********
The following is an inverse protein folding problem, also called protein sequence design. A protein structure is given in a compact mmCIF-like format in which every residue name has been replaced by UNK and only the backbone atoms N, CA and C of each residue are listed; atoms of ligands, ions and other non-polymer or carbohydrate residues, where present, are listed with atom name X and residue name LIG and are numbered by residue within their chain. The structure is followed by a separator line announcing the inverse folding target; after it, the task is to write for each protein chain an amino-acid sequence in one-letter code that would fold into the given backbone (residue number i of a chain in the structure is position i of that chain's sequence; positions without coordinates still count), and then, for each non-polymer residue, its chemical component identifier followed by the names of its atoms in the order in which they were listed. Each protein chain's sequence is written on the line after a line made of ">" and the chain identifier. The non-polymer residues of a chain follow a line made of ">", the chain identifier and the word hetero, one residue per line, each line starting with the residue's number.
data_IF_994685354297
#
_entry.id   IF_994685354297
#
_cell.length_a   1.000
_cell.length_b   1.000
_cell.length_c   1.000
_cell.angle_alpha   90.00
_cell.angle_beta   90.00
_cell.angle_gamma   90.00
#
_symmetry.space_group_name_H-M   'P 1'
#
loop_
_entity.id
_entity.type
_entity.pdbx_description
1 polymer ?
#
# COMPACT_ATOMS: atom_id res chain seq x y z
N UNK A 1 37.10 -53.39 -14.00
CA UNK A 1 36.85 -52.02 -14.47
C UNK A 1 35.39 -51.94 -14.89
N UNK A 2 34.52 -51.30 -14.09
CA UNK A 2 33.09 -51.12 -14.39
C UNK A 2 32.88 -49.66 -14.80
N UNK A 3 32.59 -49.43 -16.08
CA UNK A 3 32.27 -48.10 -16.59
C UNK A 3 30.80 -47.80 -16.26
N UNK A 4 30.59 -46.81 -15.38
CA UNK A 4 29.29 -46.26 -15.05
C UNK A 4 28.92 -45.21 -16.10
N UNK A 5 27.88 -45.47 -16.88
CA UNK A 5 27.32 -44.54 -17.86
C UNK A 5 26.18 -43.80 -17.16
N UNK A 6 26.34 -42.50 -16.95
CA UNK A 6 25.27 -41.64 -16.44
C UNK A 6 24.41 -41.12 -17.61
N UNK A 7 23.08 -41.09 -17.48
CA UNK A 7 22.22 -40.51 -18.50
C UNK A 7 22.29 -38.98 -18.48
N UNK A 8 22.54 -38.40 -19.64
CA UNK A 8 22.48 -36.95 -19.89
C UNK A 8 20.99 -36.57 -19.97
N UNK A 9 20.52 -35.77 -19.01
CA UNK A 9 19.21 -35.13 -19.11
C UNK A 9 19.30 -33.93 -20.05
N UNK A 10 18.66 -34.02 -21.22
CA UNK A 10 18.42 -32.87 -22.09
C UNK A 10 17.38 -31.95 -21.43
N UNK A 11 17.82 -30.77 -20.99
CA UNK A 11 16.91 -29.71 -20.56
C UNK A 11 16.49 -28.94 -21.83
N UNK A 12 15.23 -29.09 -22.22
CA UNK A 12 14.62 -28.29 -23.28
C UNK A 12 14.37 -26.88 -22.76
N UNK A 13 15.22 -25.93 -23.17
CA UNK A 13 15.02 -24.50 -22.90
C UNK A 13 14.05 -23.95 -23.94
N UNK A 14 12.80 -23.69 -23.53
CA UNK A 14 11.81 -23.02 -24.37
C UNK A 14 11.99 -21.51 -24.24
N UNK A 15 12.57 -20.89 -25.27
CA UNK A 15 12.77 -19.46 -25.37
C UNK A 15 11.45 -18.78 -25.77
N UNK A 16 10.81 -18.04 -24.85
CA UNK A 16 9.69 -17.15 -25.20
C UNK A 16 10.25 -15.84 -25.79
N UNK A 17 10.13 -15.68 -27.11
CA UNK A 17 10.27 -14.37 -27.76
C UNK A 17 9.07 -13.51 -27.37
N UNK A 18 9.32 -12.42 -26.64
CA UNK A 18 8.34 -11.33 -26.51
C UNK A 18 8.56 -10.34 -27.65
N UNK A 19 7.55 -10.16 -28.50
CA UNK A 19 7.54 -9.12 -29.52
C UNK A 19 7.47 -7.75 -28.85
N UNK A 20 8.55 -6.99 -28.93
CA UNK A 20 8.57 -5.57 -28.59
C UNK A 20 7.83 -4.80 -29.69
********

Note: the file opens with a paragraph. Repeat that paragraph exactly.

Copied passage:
The following is an inverse protein folding problem, also called protein sequence design. A protein structure is given in a compact mmCIF-like format in which every residue name has been replaced by UNK and only the backbone atoms N, CA and C of each residue are listed; atoms of ligands, ions and other non-polymer or carbohydrate residues, where present, are listed with atom name X and residue name LIG and are numbered by residue within their chain. The structure is followed by a separator line announcing the inverse folding target; after it, the task is to write for each protein chain an amino-acid sequence in one-letter code that would fold into the given backbone (residue number i of a chain in the structure is position i of that chain's sequence; positions without coordinates still count), and then, for each non-polymer residue, its chemical component identifier followed by the names of its atoms in the order in which they were listed. Each protein chain's sequence is written on the line after a line made of ">" and the chain identifier. The non-polymer residues of a chain follow a line made of ">", the chain identifier and the word hetero, one residue per line, each line starting with the residue's number.